by Paul Goldman
Assuming the RTD story this morning is correct in the basic details, Richmond Commonwealth Attorney Mike Herring may indeed be thinking of running for Attorney General next year. Otherwise, I am not quite sure why he is handling the case of the ultrasound law protestors the way he is.
Assuming the unlawful assembly charge is under Code Section 18.2-406, this questionable statute requires that there be some “seriously” provocative situation likely to cause a serious break in public order. The Capitol Police never said that. Truth is, the laws and state regulations covering the Capitol grounds are unfair to the Capitol Police; they aren’t constitutional lawyers, just citizens like the rest of us having to deal with the aftermath of politically motivated laws which have nothing to do with ultrasounds and everything to do with wedge social politics, plain and simple. (There is a second trespass charge we discuss later on.)
Everyone with any political sense understands the ultrasound law is not motivated by concern with women’s health; those pushing the law made no such findings, nor could they. Informed consent already covered the information allegedly needed to justify the ultrasound mandate. Come on, let’s stop playing games with women needing to make the most personal of personal decisions. This is just plain wrong.
So as usual, the politicians drop the matter in the laps of ordinary women and police officers, and say, you deal with the fallout.
Now I recognize it isn’t Mike Herring’s job to address these issues. The mess has been dropped in his lap too, I get that. But he ran for the job. A prosecutor is supposed to do justice, not join in the politics. Someone, at some point, has got to stop passing the buck don’t you think? We are creating disrespect for our laws, how does this help?
Here are three things I would ask Mike to reconsider for the good of his office and the respect for the laws. I recognize he has the job of prosecutor and the police have arrested folks, I get that. But THIS IS NOT A CASE FOR CRIMINAL PROSECUTION even in terms of misdemeanors.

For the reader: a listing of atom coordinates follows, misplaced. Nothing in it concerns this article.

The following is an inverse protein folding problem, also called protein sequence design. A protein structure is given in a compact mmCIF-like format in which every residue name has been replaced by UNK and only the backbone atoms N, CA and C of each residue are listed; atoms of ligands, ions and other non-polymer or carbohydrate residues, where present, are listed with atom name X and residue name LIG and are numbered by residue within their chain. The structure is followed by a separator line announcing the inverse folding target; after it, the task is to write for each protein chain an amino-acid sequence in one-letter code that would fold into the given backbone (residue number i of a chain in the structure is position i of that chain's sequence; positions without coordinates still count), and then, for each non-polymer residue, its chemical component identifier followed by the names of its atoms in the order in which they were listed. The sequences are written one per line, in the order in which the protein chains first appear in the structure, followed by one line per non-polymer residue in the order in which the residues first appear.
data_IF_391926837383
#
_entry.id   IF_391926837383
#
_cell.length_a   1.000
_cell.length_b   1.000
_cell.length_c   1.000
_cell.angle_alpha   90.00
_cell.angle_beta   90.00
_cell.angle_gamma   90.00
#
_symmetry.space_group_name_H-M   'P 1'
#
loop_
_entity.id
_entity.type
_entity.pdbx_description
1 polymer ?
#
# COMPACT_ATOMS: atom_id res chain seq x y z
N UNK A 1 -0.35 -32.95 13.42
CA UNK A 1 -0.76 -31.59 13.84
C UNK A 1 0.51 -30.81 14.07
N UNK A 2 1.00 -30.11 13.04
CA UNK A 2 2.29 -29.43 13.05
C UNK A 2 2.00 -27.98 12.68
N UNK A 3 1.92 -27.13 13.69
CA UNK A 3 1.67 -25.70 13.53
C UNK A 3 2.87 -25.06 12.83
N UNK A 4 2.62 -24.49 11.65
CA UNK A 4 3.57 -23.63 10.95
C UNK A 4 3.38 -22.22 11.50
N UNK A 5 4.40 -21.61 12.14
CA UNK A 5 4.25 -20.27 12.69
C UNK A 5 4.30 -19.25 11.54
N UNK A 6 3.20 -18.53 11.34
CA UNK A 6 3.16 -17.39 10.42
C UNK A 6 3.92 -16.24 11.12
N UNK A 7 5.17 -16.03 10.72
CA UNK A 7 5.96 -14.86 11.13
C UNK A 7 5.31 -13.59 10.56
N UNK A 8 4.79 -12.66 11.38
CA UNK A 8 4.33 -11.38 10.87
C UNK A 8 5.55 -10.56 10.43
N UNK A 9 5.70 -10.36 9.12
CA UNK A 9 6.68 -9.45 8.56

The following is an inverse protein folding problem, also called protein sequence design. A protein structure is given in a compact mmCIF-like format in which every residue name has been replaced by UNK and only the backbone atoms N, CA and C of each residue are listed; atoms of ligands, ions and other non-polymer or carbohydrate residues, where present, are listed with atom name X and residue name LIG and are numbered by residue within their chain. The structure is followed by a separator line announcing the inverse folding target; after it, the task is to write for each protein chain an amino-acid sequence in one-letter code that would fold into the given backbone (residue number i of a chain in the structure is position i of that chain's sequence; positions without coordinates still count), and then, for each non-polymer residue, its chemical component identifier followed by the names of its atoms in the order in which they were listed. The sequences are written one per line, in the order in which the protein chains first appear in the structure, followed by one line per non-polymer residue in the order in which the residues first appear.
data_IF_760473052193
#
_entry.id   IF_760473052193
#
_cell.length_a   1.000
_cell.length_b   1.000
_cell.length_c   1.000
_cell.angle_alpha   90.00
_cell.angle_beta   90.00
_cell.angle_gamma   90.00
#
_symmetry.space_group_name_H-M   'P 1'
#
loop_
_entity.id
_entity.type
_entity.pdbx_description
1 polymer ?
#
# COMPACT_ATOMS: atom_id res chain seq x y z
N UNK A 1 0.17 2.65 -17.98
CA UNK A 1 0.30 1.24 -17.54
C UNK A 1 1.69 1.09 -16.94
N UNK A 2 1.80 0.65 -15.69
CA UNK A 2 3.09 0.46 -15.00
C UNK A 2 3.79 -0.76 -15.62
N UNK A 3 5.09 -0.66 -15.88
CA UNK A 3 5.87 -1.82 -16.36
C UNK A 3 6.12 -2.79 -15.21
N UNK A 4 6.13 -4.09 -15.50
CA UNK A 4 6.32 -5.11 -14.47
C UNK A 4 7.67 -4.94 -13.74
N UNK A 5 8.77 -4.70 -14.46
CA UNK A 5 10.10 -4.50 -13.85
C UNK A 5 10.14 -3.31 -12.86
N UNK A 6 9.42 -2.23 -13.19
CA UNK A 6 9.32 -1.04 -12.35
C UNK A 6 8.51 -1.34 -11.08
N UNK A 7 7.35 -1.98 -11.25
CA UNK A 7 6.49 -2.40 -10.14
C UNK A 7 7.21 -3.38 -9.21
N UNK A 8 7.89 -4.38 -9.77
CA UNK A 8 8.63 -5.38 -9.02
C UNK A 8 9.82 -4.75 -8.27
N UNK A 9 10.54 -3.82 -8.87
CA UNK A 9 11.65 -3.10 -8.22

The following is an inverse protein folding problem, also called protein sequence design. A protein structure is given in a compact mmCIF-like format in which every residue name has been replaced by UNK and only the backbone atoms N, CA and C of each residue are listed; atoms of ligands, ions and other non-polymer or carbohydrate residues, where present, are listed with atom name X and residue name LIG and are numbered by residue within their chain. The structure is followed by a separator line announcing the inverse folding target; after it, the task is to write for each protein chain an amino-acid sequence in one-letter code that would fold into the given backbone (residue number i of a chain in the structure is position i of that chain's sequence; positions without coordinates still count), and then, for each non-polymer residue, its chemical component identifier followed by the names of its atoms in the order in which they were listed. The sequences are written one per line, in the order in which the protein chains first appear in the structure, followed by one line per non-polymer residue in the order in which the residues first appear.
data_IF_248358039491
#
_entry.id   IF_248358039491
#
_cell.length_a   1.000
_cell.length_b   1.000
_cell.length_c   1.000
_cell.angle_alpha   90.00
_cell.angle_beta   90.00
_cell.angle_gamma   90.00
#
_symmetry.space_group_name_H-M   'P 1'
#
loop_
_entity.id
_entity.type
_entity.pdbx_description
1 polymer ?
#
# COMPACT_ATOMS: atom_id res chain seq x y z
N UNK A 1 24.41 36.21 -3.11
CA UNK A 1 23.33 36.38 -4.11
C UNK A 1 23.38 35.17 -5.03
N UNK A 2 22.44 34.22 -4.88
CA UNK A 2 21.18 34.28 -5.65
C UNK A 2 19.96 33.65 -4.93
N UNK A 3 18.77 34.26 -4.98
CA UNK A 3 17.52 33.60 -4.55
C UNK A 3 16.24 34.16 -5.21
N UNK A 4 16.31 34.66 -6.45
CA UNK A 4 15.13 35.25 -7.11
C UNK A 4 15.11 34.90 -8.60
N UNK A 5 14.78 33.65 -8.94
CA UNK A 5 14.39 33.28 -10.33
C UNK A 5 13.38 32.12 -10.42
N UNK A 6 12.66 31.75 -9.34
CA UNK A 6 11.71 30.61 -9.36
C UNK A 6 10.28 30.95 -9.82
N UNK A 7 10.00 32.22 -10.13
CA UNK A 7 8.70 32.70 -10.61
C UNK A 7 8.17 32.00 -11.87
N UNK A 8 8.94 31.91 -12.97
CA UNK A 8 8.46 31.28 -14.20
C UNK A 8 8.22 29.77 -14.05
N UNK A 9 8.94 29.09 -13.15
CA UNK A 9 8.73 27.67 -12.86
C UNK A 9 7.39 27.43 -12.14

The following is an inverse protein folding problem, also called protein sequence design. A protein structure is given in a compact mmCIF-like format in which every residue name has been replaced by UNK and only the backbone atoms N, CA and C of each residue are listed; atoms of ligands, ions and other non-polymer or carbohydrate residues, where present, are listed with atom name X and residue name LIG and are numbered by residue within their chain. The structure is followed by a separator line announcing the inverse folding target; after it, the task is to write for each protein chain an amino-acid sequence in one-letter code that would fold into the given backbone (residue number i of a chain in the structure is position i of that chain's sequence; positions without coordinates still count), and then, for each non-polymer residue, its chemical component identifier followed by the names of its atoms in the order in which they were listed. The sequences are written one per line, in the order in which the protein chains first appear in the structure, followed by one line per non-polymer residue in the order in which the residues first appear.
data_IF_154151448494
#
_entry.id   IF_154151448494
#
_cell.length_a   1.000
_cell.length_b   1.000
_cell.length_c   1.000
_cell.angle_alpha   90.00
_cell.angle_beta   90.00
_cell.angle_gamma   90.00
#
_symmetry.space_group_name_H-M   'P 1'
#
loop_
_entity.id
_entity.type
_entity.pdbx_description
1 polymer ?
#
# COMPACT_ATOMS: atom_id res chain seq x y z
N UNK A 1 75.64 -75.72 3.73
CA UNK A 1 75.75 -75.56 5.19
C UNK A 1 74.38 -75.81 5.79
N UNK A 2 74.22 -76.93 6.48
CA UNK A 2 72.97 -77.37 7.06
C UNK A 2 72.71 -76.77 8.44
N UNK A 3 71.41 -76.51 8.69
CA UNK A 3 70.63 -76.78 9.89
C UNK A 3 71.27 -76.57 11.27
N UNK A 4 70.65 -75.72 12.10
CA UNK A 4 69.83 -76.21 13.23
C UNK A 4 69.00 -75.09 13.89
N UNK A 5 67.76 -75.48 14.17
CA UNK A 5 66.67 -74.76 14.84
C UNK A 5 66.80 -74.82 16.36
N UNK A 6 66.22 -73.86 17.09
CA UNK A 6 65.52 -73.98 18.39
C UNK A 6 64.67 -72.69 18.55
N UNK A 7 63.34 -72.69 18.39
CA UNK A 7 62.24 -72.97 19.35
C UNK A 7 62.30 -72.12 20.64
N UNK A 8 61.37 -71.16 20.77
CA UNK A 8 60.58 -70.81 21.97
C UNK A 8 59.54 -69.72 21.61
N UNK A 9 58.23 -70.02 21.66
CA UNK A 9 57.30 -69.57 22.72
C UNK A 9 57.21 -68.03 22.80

HE KNOWS THAT: So instead of polishing some “tough on crime” credentials for use in 2013 (yes, they would be helpful, but he doesn’t need it, his record’s hardly soft on crime, he is well respected in legal circles) I would ask him to consider a few things.
First: he is putting his office in a potentially bad light by asking Colette McEachin, the wife of Senator Donald McEachin, to try the cases of the 30 individuals arrested on the Capitol grounds.
The actions of the Capitol Police in arresting the protestors became a topic of hot discussion on the floor of the State Senate. The Senate helps control the budget of the Capitol Police. Fair or unfair, the actions of the Capitol Police will be part of the case should it go to trial. Indeed, as Mr. Herring himself concedes in the RTD today, this is a highly charged political case given the politics, protestors, and police action related to the controversial ultrasound law.
The Capitol grounds have been the site of protests for decades, especially over the civil rights of African Americans. The history of prosecuting African Americans for protesting – or preventing them from protesting – is well known. I remember Doug Wilder telling me stories about how he feared going anywhere near the Capitol Grounds, much less the Governor’s Mansion, when growing up.
We filmed some of Wilder’s first TV commercials on the very Capitol steps at issue in this case. As I read the state regulations pertaining to the exercise of the right to petition your government, there is no restriction against holding a protest at the Capitol steps, only the need to get permission from the appropriate state official.